The March 1, 2011 Decision and the May 27, 2011 Resolution of the Court of Tax Appeals En Banc,
in CTA E.B. No. 563, are AFFIRMED.SO ORDERED.Velasco, Jr., (Chairperson), Peralta, Abad
, and Leonen, JJ.
1 Rollo, pp. 12-51.
2 Id. at 52-82. Penned by Associate Justice Esperanza R. Fabon-Victorino, with Presiding Justice Ernesto D. Acosta and Associate Justices Juanito C.Castañeda, Jr., Lovell R. Bautista, Erlinda P. Uy, Caesar A. Casanova, Olga Palanca-Enriquez, Cielito N. Mindaro-Grulla and Amelia R. Cotangco-Manak concurring.
3 Id. at 84-86.
4 Id. at 53.
5 Id. at 125-126.
6 Id. at 128-152. Penned by Associate Justice Erlinda P. Uy, with Associate Justices Juanito C. Castañeda, Jr. and Olga Palanca-Enriquez, concurring.
7 Id. at 157-170.
8 Id. at 172-178.
9 Id. at 109-123.
10 Id. at 52-82. Penned by Associate Justice Esperanza R. Fabon-Victorino, with Presiding Justice Ernesto D. Acosta and Associate Justices Juanito C.Castañeda, Jr., Lovell R. Bautista, Erlinda P. Uy, Caesar A. Casanova, Olga Palanca-Enriquez, Cielito N. Mindaro-Grulla and Amelia R. Cotangco-Manak concurring.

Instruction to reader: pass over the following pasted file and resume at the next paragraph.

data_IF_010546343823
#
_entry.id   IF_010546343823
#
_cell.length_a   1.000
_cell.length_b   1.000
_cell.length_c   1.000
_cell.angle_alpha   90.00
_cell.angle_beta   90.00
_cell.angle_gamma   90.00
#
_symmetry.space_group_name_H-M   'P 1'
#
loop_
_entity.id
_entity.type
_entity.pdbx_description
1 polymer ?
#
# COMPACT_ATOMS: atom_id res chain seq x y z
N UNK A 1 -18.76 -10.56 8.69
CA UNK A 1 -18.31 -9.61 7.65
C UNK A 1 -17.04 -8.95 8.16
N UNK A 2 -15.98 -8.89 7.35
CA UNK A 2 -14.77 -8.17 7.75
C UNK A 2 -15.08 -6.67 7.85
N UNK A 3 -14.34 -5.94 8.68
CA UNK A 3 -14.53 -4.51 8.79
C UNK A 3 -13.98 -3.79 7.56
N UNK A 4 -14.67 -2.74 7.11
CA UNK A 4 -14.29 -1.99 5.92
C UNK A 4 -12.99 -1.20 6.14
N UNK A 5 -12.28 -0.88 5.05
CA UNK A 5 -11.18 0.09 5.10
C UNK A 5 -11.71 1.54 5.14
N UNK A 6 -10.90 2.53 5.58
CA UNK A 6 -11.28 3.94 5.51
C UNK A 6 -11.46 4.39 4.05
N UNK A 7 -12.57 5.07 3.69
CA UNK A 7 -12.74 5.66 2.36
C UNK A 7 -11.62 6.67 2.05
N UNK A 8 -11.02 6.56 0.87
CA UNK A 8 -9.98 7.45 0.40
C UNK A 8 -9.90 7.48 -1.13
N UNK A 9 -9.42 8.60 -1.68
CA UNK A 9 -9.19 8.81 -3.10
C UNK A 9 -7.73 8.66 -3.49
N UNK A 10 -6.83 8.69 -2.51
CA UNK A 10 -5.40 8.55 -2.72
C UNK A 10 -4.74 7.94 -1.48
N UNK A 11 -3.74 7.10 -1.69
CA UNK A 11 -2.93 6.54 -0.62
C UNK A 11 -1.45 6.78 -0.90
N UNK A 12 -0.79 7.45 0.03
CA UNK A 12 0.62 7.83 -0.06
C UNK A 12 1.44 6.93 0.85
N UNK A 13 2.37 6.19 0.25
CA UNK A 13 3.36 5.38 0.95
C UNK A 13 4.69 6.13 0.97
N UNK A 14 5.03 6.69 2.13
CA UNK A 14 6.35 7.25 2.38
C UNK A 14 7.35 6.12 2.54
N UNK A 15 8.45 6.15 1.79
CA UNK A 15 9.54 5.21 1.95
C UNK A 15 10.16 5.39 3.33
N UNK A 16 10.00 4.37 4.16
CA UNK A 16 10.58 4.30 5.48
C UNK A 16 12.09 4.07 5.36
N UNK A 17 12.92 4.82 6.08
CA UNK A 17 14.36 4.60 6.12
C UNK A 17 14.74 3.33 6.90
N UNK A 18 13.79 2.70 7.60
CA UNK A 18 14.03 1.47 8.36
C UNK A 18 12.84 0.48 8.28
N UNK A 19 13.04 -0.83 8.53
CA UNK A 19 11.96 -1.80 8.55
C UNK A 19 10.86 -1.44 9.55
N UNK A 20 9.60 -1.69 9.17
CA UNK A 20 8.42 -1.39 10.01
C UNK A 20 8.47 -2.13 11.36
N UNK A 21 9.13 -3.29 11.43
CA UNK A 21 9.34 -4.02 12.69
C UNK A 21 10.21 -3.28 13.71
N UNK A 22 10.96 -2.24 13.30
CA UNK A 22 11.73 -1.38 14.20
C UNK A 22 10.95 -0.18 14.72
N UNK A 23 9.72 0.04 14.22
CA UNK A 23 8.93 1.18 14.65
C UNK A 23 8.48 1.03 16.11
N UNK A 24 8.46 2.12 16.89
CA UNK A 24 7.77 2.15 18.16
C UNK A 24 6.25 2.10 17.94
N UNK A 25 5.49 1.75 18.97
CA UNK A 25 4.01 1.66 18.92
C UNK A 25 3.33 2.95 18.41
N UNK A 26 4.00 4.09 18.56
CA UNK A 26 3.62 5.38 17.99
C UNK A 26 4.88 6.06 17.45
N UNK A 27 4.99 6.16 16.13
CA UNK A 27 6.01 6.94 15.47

11 Id. at 77.
12 Id. at 84-86.
13 Id. at 12-51.
14 Dated August 1, 1986.
15 Dated April 17, 1998.
16 (9) Fees of directors who are not employees of the company paying such fees, whose duties are confined to attendance at and participation in the meetings of the board of directors.
17 Petitioner’s Non-Resident Foreign corporation stockholder.
18 Commissioner of Internal Revenue v. Acosta, G.R. No. 154068, August 3, 2007, 529 SCRA 177, 186.
19 Chevron Philippines, Inc. v. Commissioner of the Bureau of Customs, G.R. No. 178759, August 11, 2008, 561 SCRA 710, 742.